Why Helium-burning stars are found in a horizontal branch on the H-R diagram? Why do they have roughly the same luminosity?
This is explained in the Wikipedia article
Stars on the horizontal branch all have very similar core masses, following the helium flash. This means that they have very similar luminosities, and on a Hertzsprung–Russell diagram plotted by visual magnitude the branch is horizontal.
To expand a little. In stars of a certain mass range, helium builds up in the core until it reaches a specific mass, at which point the "Helium flash" occurs and burning of helium to carbon and oxygen starts throughout the core. When things settle down, helium burning is going on in the core, which is more or less the same size, independently of the original mass of the star. Since this is the main power source of these stars, they all have about the same luminosity.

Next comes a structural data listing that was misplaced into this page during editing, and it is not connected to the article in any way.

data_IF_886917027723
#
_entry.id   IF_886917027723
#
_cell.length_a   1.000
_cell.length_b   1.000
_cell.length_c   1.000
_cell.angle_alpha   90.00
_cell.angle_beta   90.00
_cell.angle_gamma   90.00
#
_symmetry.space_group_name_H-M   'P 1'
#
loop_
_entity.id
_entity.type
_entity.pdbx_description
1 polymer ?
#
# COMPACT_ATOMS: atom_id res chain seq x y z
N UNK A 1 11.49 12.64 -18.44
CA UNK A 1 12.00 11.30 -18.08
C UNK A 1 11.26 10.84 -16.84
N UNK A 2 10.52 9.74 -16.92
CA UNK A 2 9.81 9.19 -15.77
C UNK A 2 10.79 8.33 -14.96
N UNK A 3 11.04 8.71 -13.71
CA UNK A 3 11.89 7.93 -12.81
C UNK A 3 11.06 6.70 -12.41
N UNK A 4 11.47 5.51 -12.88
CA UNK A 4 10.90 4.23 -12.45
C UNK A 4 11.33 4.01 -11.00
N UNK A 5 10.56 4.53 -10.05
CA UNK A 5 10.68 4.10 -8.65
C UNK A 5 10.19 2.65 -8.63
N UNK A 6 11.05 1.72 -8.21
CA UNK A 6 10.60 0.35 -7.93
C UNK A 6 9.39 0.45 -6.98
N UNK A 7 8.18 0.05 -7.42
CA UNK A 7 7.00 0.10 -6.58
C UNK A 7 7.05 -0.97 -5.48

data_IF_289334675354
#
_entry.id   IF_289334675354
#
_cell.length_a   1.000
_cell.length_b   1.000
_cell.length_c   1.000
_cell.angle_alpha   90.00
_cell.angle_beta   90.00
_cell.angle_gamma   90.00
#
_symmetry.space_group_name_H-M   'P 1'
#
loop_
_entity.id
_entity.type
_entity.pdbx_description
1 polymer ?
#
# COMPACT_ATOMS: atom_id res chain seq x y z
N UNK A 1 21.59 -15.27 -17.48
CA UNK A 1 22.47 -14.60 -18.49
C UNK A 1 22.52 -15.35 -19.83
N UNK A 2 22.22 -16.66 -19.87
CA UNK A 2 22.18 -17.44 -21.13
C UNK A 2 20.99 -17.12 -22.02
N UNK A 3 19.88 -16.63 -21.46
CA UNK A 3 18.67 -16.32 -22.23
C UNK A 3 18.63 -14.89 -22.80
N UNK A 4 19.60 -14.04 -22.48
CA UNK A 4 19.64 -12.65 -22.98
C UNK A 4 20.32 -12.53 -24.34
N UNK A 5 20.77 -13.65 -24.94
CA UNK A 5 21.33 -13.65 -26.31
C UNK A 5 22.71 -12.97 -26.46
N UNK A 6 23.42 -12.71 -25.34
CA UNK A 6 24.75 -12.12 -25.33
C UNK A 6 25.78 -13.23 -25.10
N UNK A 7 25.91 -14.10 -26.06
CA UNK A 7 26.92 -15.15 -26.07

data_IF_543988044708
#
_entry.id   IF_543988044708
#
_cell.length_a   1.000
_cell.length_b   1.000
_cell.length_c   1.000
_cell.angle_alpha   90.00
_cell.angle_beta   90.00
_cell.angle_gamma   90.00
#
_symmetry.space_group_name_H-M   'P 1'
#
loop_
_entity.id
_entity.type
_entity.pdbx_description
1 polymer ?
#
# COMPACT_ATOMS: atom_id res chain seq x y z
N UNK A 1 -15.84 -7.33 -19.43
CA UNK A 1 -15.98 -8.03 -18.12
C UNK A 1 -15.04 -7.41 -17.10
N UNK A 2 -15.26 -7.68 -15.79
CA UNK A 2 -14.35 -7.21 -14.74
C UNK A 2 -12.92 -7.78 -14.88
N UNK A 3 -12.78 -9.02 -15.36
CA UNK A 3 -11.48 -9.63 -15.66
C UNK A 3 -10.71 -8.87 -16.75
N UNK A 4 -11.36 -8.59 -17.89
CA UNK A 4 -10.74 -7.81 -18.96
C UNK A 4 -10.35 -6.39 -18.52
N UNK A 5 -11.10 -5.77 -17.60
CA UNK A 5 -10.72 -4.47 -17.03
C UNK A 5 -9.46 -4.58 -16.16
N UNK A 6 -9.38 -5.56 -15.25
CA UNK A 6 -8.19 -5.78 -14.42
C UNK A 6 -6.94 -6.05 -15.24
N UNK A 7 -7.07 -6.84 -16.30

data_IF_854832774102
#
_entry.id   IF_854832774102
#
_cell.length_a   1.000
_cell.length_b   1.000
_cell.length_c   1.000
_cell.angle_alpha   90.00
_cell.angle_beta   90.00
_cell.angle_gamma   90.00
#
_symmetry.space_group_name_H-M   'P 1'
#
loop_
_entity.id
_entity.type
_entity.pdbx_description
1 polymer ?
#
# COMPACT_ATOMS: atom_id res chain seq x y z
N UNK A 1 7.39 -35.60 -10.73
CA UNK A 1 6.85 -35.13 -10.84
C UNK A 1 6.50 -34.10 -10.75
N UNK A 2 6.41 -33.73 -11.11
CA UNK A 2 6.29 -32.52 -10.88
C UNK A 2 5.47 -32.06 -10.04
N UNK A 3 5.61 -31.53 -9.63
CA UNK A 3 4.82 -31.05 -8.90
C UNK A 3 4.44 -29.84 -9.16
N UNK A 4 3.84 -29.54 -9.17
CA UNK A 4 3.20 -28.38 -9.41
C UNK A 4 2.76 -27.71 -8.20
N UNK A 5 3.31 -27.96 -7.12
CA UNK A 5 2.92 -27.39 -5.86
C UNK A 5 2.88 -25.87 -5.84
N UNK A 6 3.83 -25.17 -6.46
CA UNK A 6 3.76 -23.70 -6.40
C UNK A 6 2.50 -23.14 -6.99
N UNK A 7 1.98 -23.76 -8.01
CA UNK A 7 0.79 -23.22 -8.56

The variation across the branch comes from how much remaining gas there is outside the helium-burning shell -- more gas means a larger cooler star radiating the same total amount of energy